Stephen Greenblatt is one of the few academics who writes beautiful prose. This book showcases the elegant, engaging style that makes his work appealing to non-experts as well. In this book, Greenblatt takes what should be an obscure subject - the reception of Lucretius's De Rerum Natura in the Rensaissance - and uses it as a springboard for explaining how the world was changed by the rediscovery of the Greek and Roman classics. While I knew in an abstract sense that this rediscovery defined the Renaissance, Greenblatt's focus on the personal experience of the scholars who hunted for forgotten texts brings the idea to life vividly, and he carefully structures the book so that we can understand how startling and compelling Lucretius's ideas must have seemed to a person of that age.
This is a tour de force and not to be missed. The reader is brilliant, with a great command of Italian pronunciation.
Immensely readable, fun
He nuances the meaning in an extraordinarily helpful way
wonderful read or listen should I say. Add to your must reading list for this year.
I hold a BA in History from York University of Toronto; a 3yr Diploma in Computer Networking from Sheridan College in Oakville Ontario. I have been "reading" audio books sinces the late 80s and a member of Audible back to 2004. What a really like is a good long story preferable over 30 hours. :)
I was first inducted to Greenblatt in a 4th year history course. This should not put anyone off but underlined that this a scholar work rather then a personal essay which the sample make it appear.
I would suggest hearing "On the Nature of Things", which is on audible first, Greenblatt does describable the text but more as a sample of what pleasures you might enjoy rather as a summary.
This book is rather about the effort in the 15th and 16th century to rediscovery the great works of Greek and Rome by the humanists. It is interesting and a reminder of why we should keep printing books and teaching our children to write with a pen and not just with a keyboard.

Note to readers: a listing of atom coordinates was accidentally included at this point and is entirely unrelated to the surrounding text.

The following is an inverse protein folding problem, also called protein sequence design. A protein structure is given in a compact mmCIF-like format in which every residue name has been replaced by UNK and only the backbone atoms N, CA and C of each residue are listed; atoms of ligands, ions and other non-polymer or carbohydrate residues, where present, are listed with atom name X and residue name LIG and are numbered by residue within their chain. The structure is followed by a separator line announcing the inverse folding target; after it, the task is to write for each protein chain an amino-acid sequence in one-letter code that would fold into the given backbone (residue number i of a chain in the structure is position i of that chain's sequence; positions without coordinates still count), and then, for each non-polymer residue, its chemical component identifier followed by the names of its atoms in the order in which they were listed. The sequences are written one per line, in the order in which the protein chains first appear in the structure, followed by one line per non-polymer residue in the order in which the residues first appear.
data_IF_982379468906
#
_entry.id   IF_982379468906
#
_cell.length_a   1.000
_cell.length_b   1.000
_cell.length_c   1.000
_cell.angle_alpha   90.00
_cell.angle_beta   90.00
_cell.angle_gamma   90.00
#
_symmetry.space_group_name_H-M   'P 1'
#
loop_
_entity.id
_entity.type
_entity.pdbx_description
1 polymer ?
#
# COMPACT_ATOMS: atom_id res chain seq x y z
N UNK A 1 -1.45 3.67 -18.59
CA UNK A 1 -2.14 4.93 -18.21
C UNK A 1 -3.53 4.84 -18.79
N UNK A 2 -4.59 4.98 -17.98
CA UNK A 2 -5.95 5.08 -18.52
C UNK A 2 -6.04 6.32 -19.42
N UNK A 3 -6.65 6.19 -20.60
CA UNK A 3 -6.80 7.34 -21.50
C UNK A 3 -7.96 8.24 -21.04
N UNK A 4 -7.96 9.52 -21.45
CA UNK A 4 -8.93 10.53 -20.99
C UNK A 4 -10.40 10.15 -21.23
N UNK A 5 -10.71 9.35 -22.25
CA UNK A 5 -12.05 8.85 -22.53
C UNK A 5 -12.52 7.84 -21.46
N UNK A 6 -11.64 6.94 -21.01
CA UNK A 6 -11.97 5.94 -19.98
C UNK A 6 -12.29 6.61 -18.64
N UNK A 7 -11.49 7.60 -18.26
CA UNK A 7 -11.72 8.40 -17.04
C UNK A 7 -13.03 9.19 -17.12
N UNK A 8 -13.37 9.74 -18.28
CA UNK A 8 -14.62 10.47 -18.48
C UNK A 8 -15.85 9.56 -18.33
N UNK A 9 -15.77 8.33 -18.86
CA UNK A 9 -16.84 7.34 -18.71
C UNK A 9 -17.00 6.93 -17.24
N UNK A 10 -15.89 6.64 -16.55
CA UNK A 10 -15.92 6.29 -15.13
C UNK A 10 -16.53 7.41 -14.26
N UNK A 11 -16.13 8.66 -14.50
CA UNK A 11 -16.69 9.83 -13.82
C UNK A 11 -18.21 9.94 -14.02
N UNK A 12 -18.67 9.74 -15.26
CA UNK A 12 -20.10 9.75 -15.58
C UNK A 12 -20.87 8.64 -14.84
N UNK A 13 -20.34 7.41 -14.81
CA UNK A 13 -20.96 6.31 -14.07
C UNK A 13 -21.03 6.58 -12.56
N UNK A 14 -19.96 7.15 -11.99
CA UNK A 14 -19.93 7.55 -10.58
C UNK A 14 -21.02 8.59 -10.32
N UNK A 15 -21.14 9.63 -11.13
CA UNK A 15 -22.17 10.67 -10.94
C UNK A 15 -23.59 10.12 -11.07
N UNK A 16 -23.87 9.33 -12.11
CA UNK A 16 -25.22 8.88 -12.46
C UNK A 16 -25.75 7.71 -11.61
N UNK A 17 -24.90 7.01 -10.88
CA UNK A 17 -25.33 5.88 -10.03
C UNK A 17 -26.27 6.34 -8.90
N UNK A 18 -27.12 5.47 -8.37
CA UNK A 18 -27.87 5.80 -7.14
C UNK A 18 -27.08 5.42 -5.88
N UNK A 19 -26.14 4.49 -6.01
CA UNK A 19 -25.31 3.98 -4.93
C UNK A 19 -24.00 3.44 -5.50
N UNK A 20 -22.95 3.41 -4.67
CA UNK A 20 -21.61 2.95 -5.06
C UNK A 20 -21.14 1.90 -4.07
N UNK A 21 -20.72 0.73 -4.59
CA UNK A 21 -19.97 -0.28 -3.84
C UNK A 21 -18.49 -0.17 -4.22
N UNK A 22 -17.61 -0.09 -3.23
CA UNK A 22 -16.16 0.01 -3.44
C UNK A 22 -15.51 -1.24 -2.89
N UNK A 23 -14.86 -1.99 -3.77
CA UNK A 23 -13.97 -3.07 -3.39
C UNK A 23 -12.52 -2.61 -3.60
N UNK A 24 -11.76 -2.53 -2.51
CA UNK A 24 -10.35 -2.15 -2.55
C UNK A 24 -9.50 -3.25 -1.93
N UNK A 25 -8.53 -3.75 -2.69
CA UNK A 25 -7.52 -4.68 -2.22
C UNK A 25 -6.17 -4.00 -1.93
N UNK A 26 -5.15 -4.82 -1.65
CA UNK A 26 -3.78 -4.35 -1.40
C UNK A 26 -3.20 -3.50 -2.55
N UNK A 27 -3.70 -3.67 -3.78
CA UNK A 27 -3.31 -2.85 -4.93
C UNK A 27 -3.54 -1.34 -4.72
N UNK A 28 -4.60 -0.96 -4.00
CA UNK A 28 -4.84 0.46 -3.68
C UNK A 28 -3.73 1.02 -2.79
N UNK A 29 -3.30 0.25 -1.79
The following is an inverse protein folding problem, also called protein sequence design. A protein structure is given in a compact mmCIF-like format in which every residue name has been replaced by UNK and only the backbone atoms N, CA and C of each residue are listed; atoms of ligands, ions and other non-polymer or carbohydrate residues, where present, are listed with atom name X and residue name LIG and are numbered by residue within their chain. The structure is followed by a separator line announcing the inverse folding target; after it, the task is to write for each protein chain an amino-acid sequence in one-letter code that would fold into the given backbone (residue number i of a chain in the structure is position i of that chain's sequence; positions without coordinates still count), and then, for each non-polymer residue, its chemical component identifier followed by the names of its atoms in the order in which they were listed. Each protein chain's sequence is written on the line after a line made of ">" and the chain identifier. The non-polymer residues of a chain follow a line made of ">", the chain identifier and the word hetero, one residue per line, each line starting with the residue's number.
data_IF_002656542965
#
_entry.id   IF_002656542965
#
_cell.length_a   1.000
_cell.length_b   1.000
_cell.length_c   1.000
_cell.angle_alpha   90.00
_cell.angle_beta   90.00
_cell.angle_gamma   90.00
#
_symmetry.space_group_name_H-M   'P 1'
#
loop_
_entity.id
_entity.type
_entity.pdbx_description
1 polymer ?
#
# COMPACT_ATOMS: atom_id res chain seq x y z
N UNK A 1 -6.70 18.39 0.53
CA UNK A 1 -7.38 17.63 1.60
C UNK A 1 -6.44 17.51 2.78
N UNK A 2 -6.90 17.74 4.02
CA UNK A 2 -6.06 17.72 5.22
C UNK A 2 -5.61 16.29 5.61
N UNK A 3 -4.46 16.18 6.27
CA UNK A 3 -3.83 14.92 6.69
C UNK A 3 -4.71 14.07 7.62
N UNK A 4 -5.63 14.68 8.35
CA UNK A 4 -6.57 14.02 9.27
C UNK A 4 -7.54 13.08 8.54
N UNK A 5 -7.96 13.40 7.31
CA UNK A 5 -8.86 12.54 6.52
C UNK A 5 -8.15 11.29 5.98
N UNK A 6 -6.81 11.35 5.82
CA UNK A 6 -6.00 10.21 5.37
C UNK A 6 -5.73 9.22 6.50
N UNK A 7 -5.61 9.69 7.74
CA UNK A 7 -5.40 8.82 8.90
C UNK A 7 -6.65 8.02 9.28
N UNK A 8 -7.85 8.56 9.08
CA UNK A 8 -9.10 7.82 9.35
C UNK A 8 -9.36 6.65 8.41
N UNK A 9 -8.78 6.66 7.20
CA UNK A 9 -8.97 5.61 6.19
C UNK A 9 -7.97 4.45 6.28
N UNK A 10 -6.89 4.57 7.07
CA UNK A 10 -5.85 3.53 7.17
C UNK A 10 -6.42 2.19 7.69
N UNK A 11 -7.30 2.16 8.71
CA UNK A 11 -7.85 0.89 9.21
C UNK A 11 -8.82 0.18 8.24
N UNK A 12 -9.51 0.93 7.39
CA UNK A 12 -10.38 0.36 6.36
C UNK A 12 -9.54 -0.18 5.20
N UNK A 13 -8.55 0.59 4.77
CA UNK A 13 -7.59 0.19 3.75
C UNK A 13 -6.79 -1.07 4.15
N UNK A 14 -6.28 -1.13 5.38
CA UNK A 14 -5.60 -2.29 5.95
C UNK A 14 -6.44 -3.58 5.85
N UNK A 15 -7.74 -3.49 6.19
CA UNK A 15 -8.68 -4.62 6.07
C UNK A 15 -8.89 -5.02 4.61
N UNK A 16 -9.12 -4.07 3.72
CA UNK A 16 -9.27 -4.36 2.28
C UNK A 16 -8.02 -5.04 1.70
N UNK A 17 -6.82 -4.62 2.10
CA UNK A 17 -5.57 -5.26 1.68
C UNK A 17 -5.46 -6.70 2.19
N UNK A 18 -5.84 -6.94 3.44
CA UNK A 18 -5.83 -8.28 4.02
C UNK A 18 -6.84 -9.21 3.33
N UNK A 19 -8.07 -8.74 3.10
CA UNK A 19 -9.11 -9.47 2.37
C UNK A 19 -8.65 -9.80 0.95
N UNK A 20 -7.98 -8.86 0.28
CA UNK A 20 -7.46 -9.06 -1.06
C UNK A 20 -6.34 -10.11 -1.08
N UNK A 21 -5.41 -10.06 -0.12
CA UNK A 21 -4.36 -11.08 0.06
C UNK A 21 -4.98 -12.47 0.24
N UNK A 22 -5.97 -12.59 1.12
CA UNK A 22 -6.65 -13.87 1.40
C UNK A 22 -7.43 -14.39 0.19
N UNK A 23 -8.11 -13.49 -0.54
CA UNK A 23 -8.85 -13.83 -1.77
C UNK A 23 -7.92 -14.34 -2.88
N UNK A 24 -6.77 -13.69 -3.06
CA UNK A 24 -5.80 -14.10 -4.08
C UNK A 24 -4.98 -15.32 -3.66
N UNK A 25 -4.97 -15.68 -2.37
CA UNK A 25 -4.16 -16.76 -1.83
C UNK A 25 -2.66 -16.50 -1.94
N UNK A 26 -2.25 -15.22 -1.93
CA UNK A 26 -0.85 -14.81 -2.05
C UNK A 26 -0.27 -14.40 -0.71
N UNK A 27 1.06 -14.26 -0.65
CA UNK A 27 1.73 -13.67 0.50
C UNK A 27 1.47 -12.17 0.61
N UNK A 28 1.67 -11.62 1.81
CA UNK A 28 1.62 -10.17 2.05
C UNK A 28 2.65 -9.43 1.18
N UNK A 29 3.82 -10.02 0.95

Mr. Ballerini voice is very well suited to this book and while I can not comment on his ability with the Itailon and Latin to the untrained ear it was very enjoyable.
Anybody who is interested in the history of ideas should read this book.
His reading is dignified and his Italian pronumciation is impeccable.
It filled me with admiration for Greenblatt's research, and I was amazed by the progression of history from Greece to Rome to Christianity that I never learned in school. This is an important take on European history.
It's an interesting history of the discovery of a Roman poem and it's discoverer. As most history works do it tours setting, Renaissance Europe, but that tour is barely adequate. The main narrative is I suspect as strong as the evidence allows and is as I said interesting and worth reading. However the thesis of the author that this roman poem played an important role in 'making the world modern' is thinly supported at best.
Overall an average book, good for someone already predisposed to liking historical works, not likely to appeal to general reader and definitely not worthy of the awards it has recieved.
The narrator neither adds not detracts from the text, and with a nonfiction book, that is usually all the narrator can do,
It reveals the life of ancient books and the people that keep them alive through eons and avatars.
The main character of the book is Lucretius' manuscript itself. Though much guessed and revealed indirectly through the lives and actions of people that came in contact with it, The Nature of Things has a colossal spiritual force that changed the world once, then survived centuries of systematic attempts to eliminate it completely from history and from the world, then came to life again and changed the history of humankind forever.
It's very clear, well paced, and only rarely lets transpire the limited understanding of what he is reading.
The part about the villa in Herculaneum.
What a great way to learn history! This book captivates like a novel but provides the most interesting perspective on philosophy and science thousands of years old. Who knew that the "atom" was a concept promoted by Epicurus hundreds of years before the birth of Christ? Or that Thomas Jefferson incorporated another concept, "pursuit of happiness" promoted by Lucretius in his epic poem, The Nature of Things. This book was fascinating from beginning to end.
Edoardo Ballerini is THE BEST narrator that Audible has reading books. I found The Swerve by searching books that Edoardo narrated.
I have not read the book.
Very interesting view of history that I was unaware of.
Voice is somewhat slow but I listen at double speed. I think I used triple speed for this one!
I enjoyed the thorough treatment of the history.
I did not expect the book to cover what it did. The history was well written and highlights how much of human history is the product of chance and the dedicated works of single individuals at the right place and the right time. This is well worth the listen.
Overall great message and story, if you are looking for a science non fiction book you might want to look elsewhere, but Swerve puts together a more literary based version of how we evolved as a race and goes into the drawbacks of religion in the progress of man etc.
Really interesting historical perspective, would recommend to friends.
If you like "intellectual" books, you'll probably love this. It's a great book for anyone interested in ancient cultures, European history, the Catholic Church, and old books. The writing is good, the narrator is good, and the story is interesting.